Peroxisome

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Basic structure of a peroxisome
Distribution of peroxisomes (white) in HEK 293 cells during mitosis.
Peroxisome in rat neonatal cardiomyocyte staining The SelectFX Alexa Fluor 488 Peroxisome Labeling Kit directed against peroxisomal membrane protein 70 (PMP 70)
Peroxisome in rat neonatal cardiomyocyte

Peroxisomes IPA: [pɛɜˈɹɒksɪˌsoʊmz][1] (also called microbodies) are organelles found in virtually all eukaryotic cells.[2] They are involved in catabolism of very long chain fatty acids, branched chain fatty acids, D-amino acids, and polyamines, reduction of reactive oxygen species - specifically hydrogen peroxide[3] - and biosynthesis of plasmalogens, i.e. ether phospholipids critical for the normal function of mammalian brains and lungs.[4] They also contain approximately 10% of the total activity of two enzymes in the pentose phosphate pathway, which is important for energy metabolism.[4] It is vigorously debated if peroxisomes are involved in isoprenoid and cholesterol synthesis in animals.[4] Other known peroxisomal functions include the glyoxylate cycle in germinating seeds ("glyoxysomes"), photorespiration in leaves,[5] glycolysis in trypanosomes ("glycosomes"), and methanol and/or amine oxidation and assimilation in some yeasts.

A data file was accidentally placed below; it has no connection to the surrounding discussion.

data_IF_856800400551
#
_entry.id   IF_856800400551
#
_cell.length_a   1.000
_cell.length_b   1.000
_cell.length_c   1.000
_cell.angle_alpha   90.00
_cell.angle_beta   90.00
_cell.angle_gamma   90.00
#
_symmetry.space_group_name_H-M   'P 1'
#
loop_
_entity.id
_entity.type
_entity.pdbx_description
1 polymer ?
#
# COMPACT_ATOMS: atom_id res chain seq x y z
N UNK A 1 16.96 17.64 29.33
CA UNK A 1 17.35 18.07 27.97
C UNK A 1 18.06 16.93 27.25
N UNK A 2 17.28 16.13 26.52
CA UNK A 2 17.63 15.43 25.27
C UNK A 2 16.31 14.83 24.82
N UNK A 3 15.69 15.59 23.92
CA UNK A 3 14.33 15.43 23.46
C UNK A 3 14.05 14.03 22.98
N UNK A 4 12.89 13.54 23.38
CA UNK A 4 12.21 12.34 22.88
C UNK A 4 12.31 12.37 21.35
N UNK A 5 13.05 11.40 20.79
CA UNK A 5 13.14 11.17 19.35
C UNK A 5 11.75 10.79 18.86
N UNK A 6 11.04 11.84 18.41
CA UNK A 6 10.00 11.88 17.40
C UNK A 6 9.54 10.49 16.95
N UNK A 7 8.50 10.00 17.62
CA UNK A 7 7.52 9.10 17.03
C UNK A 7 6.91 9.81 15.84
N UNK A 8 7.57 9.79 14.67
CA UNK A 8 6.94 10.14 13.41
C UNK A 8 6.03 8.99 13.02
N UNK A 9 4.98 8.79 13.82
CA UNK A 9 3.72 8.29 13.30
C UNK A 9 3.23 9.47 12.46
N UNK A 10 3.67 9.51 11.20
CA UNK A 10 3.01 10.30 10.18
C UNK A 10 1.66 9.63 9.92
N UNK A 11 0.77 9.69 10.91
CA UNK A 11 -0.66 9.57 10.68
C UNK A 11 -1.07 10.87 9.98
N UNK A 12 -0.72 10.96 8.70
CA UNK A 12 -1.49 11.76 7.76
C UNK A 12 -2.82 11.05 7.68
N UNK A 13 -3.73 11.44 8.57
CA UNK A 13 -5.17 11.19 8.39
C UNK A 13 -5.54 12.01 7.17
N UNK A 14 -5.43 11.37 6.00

Peroxisomes were identified as organelles by the Belgian cytologist Christian de Duve in 1967[6] after they had been first described by a Swedish doctoral student, J. Rhodin in 1954.[7]

Metabolic functions[edit]

A major function of the peroxisome is the breakdown of very long chain fatty acids through beta-oxidation. In animal cells, the long fatty acids are converted to medium chain fatty acids, which are subsequently shuttled to mitochondria where they are eventually broken down to carbon dioxide and water. In yeast and plant cells, this process is carried out exclusively in peroxisomes.[8]

The first reactions in the formation of plasmalogen in animal cells also occur in peroxisomes. Plasmalogen is the most abundant phospholipid in myelin. Deficiency of plasmalogens causes profound abnormalities in the myelination of nerve cells, which is one reason why many peroxisomal disorders affect the nervous system.[8] Peroxisomes also play a role in the production of bile acids important for the absorption of fats and fat-soluble vitamins, such as vitamins A and K. Skin disorders are features of genetic disorders affecting peroxisome function as a result.